Research into how animals react in microgravity has been carried out for decades. Whether it’s investigating how geckos have sex in their privacy of their very own spaceship, or just how much trouble these researchers are going to be in once their floating cats find their footing, animals can reveal a lot about how microgravity can affect both the body and the mind.
According to Jason G. Goldman at io9, most animals, including various mammals, frogs and turtles, react to the weightlessness of microgravity as if they were falling upside-down. This confusion often leads to repeated summersaults - they just keep rolling over and over, not sure why the behaviour that would normally put them on their feet is all of a sudden not working the way it's supposed to.
But some species of reptiles and amphibians display entirely unique behaviours in microgravity. Some snakes get confused and attack their own bodies in microgravity. Worm-like creatures called caecilians become immobile and lose muscle tension. Some species of tree frogs just keep trying to dive down into nothing, over and over.
"That tree frogs think that they're diving makes a great deal of sense,” says Goldman at io9. "Caecilians may become limp simply because these animals, which live out their lives in the ground like earthworms, never have the possibility of falling, and thus never develop strong righting responses. But why would snakes attack their own bodies?”
To investigate this, in 2005 a group of scientists led by frog morphology expert Richard J. Wassersug from the University of British Columbia in Canada loaded a handful of western rat snakes (Elaphe obsolete) into a 'Vomit Comet', which is the rather playful nickname for a reduced gravity aircraft. "These are planes that fly in parabolas [sharp dips or curves]: as the plane moves over the top of the curve, everything inside is temporarily weightless. At the bottom of the curve, it the pull of gravity actually feels a bit stronger,” says Goldman at io9.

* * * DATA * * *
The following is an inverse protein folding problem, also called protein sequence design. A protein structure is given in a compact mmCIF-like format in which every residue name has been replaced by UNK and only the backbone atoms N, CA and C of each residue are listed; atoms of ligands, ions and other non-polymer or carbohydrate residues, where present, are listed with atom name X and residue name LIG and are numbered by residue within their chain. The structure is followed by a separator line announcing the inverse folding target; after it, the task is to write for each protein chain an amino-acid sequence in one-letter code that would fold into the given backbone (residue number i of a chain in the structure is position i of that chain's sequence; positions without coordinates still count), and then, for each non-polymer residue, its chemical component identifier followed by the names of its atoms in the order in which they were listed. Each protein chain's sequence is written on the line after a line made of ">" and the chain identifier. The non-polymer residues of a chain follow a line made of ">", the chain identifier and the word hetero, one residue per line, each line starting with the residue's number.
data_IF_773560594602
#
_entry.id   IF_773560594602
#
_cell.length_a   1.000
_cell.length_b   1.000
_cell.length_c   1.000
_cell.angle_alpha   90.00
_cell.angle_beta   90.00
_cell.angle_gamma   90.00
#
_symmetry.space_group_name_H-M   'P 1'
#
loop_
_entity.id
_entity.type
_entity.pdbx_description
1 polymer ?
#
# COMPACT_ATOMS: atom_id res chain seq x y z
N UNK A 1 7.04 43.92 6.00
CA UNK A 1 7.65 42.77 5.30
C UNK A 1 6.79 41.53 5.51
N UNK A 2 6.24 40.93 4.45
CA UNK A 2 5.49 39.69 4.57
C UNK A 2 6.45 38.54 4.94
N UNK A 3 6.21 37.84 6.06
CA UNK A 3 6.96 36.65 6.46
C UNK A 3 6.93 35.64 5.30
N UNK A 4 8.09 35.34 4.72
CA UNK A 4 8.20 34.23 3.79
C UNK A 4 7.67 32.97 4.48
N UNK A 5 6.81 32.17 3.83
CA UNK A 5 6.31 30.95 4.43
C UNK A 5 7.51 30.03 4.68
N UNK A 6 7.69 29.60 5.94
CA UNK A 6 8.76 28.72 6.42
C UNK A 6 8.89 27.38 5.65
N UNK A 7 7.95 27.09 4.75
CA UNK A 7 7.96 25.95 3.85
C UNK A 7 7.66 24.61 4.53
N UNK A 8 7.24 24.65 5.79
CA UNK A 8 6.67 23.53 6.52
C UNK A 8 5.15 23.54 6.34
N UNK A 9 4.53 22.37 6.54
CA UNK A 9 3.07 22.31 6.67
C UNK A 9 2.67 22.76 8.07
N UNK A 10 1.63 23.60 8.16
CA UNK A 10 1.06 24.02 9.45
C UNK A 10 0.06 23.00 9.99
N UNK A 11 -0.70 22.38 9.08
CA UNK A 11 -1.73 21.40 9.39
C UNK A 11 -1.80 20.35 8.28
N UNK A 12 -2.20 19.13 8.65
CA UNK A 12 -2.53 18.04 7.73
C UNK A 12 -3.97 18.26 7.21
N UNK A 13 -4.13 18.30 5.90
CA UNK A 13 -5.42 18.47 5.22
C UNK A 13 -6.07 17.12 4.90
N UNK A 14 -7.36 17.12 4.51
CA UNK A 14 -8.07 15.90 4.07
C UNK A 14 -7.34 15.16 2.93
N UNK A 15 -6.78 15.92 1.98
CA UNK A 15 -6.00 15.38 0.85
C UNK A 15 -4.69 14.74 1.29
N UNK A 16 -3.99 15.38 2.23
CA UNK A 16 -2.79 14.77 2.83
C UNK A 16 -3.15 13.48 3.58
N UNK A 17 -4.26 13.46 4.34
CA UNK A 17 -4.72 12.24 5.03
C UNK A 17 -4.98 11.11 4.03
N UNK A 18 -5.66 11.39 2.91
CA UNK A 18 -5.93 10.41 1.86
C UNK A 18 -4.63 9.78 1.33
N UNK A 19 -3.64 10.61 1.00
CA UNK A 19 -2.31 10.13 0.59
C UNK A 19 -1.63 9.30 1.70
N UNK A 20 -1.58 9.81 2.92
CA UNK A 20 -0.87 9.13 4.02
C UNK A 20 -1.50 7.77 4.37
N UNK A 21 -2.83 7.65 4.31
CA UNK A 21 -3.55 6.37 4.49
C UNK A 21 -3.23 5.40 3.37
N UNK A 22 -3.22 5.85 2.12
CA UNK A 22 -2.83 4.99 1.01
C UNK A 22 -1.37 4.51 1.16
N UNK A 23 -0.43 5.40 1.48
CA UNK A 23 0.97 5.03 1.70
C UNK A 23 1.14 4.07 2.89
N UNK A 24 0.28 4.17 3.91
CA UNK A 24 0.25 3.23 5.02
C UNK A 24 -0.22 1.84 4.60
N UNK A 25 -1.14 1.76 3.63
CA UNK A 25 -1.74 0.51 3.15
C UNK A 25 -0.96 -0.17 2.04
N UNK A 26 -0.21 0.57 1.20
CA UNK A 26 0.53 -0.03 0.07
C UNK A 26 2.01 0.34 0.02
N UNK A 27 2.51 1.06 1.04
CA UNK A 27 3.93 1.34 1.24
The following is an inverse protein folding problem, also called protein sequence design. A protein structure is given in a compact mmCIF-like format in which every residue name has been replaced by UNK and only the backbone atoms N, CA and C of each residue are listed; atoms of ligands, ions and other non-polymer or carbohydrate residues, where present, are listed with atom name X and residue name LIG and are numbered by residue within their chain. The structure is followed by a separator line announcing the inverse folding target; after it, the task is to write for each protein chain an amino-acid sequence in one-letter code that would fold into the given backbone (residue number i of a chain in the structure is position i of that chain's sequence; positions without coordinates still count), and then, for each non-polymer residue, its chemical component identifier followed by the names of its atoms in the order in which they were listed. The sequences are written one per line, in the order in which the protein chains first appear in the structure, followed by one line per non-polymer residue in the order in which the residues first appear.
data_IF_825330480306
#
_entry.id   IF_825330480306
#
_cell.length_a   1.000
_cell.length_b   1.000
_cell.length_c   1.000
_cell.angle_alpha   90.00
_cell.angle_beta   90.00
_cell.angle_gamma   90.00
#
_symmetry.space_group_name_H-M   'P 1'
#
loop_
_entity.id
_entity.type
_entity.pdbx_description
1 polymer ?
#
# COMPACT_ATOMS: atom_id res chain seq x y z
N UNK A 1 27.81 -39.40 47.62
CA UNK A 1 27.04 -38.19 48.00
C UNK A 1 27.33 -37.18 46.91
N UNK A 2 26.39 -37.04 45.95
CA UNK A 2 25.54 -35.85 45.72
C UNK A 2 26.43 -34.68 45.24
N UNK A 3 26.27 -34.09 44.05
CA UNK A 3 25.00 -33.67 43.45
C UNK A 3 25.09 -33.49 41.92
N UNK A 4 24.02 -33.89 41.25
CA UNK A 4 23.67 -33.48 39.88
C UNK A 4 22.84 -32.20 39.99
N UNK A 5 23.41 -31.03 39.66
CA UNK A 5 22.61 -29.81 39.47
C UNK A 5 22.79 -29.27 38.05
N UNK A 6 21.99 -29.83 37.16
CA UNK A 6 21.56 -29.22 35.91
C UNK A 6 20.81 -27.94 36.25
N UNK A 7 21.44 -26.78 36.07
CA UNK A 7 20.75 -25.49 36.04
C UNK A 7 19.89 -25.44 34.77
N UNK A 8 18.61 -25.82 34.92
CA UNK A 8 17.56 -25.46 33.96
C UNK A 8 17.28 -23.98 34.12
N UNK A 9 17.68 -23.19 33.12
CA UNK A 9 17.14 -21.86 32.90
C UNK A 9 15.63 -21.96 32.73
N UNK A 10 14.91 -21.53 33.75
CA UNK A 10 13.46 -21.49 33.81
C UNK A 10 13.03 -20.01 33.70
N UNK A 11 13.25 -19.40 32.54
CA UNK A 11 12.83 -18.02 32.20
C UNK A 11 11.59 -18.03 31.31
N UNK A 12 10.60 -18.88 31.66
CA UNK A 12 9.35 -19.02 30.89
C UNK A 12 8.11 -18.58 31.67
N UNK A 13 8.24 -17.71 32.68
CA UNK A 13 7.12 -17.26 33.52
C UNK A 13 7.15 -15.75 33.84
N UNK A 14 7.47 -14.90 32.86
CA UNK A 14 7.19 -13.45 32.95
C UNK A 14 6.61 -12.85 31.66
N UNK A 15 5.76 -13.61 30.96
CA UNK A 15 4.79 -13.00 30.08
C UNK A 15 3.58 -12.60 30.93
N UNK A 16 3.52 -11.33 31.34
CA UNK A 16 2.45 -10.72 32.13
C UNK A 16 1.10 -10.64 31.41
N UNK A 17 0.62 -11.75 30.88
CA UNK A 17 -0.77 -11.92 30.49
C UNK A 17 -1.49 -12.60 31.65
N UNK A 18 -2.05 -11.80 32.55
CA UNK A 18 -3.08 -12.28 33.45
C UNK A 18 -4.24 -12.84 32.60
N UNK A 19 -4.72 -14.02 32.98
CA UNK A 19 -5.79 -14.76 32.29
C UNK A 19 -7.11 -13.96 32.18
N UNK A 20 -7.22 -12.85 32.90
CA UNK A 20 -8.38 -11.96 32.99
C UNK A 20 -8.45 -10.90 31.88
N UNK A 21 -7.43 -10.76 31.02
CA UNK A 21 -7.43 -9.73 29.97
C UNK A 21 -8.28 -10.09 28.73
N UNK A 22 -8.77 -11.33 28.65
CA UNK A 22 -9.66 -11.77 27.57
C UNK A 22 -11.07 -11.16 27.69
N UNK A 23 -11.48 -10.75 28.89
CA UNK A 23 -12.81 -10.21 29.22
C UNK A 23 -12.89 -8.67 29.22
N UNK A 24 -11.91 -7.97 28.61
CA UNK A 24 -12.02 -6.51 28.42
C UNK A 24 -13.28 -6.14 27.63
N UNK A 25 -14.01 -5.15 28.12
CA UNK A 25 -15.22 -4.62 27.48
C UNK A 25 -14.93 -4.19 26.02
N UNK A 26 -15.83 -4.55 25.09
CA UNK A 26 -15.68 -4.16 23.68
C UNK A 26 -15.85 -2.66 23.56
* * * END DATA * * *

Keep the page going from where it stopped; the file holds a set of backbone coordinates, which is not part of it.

As the video footage reveals, the researchers found that through three parabolas, the snakes routinely knotted their tails and kept the rest of their bodies completely still. But why would they do this?
It could have to do with the loss of something known as proprioception. Proprioception is the sense someone has of the relative position of neighbouring parts of their body, and the understanding of how much strength is being used in order to move them. In other words, it’s a sense of self, and it could be that snakes lose this in microgravity.
That would explain why some snakes attack themselves in microgravity, and while Wassersug’s team didn’t see any of their snakes do that, they think that the knotting of the tails is the snakes trying to emulate what they’d do when they are stressed under normal circumstances - bunch up in a tight group with other snakes and lay still.
"In the absence of gravity, it appears as if snakes have a difficulty distinguishing self from non-self. The snake managed to relax, but only because it didn't realise that it was working to relax its own self!” says Goldman at io9. "At least, that's the hypothesis."
The researchers published their findings in the journal Zoology.